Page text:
Relaxed by the “holiday” on the Galapagos Islands, we are happy to meet new challenges with Shujaa. First, it’s relaxed driving through the north of Ecuador to the famous arts and crafts market in Otavalo, where Karin is doing some shopping and on to the Laguna Cuicocha, where we make another hiking trip on around 3,000 meters of altitude. After a stopover at the well known overlander meeting point, the Finca Sommerwind, where we spend a nice barbecue with other overlander from numerous nations, the relaxed travel which we were used to in Ecuador comes to an end.
We had been told before that the border crossing to Colombia can take up to 8 hours. The problem is that many Venezuelans are looking for a better, new home in the southern part of South America in order to escape from the disastrous situation in their home country. They are coming to the border not only by bus and truck but also in part by Red Cross transports. We decide against the recommended border crossing at 3.00 h at night, but come to the border at noon – after a short visit to the beautiful cemetery of Tulcan. The chaos and the crowds shock us – despite the earlier warnings. With reference to our German passports, I manage to persuade an Ecuadorian border guard to let us pass to the head of the line, otherwise we would have to stand in front of a 500-meter-long queue (entry and exit are handled via the same counter). I’m less fortunate, though, to “persuade” the Columbian Migracion, and we are investing $ 30 to get a pole position in their queue – for the first time on our journey through South America we make an investment to facilitate the process. The customs process goes very fast, because almost nobody drives over the border with their own vehicle. With just under three hours of border crossing time, we still managed to get along well, but decide on the return journey from Colombia to the south / Ecuador to take the very low-traffic, second border crossing in the Amazon lowlands.
Arriving in Colombia, we realize very quickly: Colombia is completely different.
- Nowhere in South America have we seen so open, positive, interested and friendly people (be it police and military, or men and women), everyone loves our Shujaa and they really want to get into conversation with us. We are permanently photographed.
- People are becoming much less colored, less indigenous, and the women are sometimes very pretty (type Jennifer Lopez). Still, many people are overweight.
- Nowhere in South America have we seen such colorful, flower-filled and sparkling clean houses, restaurants, etc. Everything is much more colorful and picturesque.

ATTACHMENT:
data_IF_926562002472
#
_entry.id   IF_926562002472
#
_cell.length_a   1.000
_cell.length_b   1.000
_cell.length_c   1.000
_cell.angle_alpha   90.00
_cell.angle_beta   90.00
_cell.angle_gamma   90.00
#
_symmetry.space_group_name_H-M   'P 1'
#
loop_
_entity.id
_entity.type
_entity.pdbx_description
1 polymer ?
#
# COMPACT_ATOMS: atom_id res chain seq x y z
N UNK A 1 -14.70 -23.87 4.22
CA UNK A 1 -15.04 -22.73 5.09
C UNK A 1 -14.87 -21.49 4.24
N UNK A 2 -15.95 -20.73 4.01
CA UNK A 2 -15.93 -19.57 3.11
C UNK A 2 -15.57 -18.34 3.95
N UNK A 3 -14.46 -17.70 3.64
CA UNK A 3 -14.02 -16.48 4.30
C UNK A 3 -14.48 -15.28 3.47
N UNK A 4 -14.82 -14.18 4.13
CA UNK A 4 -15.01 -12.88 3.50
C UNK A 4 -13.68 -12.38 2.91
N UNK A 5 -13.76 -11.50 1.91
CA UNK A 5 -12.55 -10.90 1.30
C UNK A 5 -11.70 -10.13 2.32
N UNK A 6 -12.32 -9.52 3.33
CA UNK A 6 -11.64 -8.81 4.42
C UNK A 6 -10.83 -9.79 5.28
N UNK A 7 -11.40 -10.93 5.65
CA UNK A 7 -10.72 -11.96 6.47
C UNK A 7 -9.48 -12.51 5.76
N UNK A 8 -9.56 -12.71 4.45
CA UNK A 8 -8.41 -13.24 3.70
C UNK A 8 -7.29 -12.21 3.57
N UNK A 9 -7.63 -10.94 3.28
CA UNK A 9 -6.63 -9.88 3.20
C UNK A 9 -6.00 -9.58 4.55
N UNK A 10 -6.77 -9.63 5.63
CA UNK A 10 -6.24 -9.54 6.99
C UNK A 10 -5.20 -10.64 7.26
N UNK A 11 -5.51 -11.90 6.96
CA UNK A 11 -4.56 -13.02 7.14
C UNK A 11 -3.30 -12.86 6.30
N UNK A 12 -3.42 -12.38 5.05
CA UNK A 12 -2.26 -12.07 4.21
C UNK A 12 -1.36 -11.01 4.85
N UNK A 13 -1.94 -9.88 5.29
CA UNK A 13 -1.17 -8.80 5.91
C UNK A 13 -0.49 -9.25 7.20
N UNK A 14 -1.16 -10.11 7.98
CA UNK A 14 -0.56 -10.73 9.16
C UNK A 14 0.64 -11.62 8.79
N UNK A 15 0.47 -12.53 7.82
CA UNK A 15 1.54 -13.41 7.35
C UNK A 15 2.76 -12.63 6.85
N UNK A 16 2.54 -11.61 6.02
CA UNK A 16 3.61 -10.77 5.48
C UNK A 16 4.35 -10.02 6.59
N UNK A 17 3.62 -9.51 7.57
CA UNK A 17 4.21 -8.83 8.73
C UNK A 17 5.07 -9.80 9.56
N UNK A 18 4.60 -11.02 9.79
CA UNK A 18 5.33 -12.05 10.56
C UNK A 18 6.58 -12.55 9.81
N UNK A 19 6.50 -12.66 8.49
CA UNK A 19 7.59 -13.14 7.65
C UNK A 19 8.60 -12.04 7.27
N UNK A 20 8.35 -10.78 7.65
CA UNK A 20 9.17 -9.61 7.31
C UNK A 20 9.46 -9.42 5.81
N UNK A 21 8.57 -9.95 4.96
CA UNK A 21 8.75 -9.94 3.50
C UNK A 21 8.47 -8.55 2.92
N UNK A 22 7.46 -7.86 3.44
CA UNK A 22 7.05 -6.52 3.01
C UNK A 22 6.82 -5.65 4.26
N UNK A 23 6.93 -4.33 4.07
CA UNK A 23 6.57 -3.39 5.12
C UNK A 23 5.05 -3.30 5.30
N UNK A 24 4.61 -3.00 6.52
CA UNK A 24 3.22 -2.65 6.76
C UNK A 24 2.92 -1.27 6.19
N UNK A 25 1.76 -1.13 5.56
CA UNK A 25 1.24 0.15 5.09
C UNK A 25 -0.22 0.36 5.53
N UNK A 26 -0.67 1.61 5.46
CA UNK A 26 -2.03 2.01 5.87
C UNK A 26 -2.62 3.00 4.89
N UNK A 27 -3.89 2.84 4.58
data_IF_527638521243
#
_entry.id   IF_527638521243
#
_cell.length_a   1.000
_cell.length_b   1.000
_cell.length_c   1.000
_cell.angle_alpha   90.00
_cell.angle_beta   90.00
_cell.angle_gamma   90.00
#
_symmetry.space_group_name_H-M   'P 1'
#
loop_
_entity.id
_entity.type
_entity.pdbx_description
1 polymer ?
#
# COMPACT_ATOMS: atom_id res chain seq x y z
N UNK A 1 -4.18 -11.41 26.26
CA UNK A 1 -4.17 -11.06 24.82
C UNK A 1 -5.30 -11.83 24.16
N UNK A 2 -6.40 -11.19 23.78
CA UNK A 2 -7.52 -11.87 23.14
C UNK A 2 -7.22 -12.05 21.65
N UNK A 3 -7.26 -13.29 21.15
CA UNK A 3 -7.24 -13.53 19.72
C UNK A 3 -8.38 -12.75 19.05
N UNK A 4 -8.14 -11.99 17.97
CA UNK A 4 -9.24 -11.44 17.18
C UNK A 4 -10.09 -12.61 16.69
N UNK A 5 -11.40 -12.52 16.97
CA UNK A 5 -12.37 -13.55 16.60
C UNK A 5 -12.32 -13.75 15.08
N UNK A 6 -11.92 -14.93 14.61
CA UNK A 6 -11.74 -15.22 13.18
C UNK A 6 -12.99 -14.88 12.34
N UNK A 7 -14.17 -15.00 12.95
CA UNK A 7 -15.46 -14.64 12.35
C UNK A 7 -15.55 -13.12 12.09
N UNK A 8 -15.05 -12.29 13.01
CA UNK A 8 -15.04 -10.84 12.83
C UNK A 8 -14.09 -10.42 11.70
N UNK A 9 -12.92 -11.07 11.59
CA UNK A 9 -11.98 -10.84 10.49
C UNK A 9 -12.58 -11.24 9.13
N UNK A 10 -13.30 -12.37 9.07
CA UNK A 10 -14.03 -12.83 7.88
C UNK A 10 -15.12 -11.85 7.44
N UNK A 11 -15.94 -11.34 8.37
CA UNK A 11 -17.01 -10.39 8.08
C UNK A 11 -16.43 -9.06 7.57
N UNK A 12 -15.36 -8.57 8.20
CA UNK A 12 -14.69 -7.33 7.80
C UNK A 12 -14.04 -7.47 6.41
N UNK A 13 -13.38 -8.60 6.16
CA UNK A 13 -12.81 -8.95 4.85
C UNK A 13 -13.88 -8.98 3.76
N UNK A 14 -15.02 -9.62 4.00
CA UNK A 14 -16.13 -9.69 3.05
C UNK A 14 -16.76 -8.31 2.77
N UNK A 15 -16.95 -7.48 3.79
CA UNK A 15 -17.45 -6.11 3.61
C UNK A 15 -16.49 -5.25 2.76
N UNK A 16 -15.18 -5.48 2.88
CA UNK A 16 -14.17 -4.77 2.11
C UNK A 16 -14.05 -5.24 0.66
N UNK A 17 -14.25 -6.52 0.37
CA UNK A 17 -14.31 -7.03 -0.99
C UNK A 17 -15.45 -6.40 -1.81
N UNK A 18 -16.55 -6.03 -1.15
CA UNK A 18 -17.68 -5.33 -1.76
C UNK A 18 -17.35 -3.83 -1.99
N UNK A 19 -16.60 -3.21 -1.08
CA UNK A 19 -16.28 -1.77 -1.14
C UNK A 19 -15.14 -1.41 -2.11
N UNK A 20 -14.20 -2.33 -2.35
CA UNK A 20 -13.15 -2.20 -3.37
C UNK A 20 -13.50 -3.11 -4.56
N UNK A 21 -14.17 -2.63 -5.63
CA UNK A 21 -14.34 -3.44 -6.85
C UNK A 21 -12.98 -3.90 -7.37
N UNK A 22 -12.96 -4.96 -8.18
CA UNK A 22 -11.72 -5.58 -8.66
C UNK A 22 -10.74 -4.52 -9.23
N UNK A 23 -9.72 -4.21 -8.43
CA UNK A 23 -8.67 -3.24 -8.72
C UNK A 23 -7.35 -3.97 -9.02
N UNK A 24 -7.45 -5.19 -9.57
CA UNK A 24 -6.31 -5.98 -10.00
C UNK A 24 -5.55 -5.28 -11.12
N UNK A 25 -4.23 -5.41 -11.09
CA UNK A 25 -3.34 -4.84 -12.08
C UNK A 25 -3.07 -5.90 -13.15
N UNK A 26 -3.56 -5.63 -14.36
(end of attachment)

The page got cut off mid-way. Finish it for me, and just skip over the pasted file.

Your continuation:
- Nowhere in South America have we constantly driven up and down so many mountains – mostly on catastrophic slopes. Chile, Bolivia, Peru etc. were also high and hilly …. Only there you achieved a plateau after a certain time. Here the height / temperature / vegetation differences, which can be mastered within a short time, are extreme. In 2 hours you go from 3,500 meters to 400 meters and then back up to 3,200 meters. This, in combination with the very heavy truck traffic, means that you hardly get anywhere in this very large country and you have to plan a lot of travel time.
- There are an endless number of motorcycles and many mounted horses on the road. That does not make driving with Shujaa any easier. For the first time after 7 months, we really notice the size of our vehicle.
We drive a lot in the first days – especially given the local road conditions – and visit the major sights in southern Columbia: the Las Lajas Monastery, the Laguna de la Cocha surrounded by beautiful and flower-adorned wooden houses, the colonial town of Propayan, the archaeological sites San Augustin (Rock statues and tombs) and Tierradentro (burial caves).
Then we head north to the Desierto de la Tatacoa (the so called “rattlesnake desert”) with its dry micro-climate surrounded by the tropical jungle. Nowhere so far did we have so challenging driving conditions. Very exhausting and various times we have to “cut free” the way with our equipment. After such a day, though, the evening beer and the following wine will taste all the better. Shujaa is much less impressed than us, and hops from one hole to the next. The mountain landscape compensates for this: colorful flowers and trees, from time to time people waving to us happily.
On the further way we drive through two very narrow but sufficiently high railway tunnels and a very high but robust railway bridge …. Just spectacular and Karin gets the crisis as we drive over the bridge with a loud clatter. But everything is fine.